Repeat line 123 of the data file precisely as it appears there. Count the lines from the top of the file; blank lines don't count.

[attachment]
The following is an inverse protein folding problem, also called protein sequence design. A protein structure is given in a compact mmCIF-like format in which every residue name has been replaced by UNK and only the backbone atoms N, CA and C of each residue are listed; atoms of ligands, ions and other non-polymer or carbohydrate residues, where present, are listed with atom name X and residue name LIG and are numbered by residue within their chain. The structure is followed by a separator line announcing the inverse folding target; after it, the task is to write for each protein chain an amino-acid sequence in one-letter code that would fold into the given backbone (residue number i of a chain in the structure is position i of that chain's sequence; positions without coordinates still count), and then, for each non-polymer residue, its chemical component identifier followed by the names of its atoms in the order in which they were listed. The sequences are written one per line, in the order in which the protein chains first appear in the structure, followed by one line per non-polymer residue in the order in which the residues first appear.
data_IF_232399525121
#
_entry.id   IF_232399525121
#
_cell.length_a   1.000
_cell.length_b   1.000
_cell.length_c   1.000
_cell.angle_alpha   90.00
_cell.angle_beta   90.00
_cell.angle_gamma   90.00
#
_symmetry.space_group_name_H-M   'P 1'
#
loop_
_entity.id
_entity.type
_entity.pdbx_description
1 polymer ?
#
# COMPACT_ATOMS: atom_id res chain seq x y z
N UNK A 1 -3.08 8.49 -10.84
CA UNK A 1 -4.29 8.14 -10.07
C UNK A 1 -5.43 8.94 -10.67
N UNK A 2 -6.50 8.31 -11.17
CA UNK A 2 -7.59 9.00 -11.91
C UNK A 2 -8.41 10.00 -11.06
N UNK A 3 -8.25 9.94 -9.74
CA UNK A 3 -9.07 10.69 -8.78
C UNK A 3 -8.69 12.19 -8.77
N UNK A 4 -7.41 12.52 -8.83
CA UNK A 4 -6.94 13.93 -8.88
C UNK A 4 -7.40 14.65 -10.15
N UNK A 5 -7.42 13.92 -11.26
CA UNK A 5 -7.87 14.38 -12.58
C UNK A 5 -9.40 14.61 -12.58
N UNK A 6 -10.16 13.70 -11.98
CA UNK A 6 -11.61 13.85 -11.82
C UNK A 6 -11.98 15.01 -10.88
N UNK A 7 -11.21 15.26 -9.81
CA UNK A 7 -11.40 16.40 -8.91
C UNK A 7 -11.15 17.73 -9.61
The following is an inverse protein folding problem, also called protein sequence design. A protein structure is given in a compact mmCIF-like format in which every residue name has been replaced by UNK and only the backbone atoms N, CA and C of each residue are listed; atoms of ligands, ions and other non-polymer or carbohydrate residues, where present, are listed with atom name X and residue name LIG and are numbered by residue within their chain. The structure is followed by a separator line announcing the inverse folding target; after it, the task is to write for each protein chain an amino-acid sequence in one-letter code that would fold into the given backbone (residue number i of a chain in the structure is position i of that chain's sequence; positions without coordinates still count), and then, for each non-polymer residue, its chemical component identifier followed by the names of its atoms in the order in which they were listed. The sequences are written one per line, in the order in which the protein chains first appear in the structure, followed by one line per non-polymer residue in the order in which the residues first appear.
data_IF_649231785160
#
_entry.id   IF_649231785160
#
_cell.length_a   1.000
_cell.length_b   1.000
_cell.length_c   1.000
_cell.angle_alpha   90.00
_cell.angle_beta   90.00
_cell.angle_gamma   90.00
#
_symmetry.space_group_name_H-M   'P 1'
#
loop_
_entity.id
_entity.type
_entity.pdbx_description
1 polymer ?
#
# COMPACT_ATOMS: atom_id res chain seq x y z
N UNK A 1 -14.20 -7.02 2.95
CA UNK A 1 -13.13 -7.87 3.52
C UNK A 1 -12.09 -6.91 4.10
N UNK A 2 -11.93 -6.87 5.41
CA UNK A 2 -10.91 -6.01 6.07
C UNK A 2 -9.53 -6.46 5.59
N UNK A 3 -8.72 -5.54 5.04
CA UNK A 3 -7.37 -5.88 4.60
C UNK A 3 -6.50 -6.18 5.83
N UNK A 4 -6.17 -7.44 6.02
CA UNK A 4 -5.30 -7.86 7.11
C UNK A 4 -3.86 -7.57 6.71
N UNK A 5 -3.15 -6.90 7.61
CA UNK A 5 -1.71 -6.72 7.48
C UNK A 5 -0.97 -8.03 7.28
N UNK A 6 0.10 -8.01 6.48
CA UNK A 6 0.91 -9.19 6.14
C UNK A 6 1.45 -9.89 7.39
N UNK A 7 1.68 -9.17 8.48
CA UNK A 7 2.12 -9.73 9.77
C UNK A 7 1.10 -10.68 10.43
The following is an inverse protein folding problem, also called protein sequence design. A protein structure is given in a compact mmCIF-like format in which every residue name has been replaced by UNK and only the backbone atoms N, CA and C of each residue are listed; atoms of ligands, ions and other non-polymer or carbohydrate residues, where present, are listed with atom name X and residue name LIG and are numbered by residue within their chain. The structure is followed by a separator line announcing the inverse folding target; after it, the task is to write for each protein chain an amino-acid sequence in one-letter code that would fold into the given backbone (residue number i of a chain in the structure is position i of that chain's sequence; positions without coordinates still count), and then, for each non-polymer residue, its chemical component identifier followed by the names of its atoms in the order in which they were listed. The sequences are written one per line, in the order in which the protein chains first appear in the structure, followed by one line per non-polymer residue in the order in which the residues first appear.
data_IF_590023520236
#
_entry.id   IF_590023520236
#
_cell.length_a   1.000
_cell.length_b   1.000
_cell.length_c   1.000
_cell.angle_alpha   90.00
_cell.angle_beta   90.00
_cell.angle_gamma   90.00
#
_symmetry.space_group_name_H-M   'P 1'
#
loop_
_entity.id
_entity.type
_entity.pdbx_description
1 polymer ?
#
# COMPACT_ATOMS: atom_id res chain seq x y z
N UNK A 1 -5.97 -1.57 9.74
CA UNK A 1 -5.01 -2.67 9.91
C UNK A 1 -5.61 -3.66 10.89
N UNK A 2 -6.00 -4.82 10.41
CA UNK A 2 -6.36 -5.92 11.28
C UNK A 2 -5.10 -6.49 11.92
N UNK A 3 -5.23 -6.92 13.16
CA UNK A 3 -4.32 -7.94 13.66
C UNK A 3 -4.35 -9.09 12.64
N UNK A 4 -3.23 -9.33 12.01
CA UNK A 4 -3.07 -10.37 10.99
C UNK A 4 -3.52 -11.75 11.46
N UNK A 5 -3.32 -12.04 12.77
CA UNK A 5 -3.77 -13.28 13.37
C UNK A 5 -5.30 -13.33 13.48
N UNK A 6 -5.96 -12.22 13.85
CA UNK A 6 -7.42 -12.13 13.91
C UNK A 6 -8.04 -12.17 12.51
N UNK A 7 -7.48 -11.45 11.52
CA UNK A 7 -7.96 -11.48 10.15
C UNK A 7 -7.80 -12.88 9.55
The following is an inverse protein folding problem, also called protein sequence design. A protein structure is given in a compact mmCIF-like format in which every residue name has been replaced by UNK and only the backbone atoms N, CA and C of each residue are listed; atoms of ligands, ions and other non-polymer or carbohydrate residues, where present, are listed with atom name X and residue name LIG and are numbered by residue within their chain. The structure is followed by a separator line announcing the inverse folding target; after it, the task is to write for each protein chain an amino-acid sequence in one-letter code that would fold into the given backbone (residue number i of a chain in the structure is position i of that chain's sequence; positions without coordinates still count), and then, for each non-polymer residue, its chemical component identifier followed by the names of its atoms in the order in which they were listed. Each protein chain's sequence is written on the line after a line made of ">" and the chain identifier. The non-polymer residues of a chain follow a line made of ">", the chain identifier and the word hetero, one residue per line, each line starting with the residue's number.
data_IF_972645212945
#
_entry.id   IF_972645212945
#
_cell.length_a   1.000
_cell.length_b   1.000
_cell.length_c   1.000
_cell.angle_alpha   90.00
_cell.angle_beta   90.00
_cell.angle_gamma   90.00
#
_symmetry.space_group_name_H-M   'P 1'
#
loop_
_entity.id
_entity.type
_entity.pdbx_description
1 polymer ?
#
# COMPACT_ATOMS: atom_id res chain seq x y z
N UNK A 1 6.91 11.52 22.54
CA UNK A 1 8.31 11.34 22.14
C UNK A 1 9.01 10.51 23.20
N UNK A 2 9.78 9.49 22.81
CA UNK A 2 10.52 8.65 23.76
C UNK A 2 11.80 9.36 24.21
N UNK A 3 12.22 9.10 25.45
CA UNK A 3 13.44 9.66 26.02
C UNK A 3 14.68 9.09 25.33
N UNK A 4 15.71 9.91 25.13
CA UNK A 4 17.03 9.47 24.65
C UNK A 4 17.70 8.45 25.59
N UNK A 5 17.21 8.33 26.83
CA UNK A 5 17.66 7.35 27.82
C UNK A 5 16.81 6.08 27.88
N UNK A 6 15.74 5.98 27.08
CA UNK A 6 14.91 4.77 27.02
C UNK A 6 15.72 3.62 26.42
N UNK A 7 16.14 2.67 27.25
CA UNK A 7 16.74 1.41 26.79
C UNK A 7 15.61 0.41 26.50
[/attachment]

C UNK A 6 -8.04 -12.17 12.51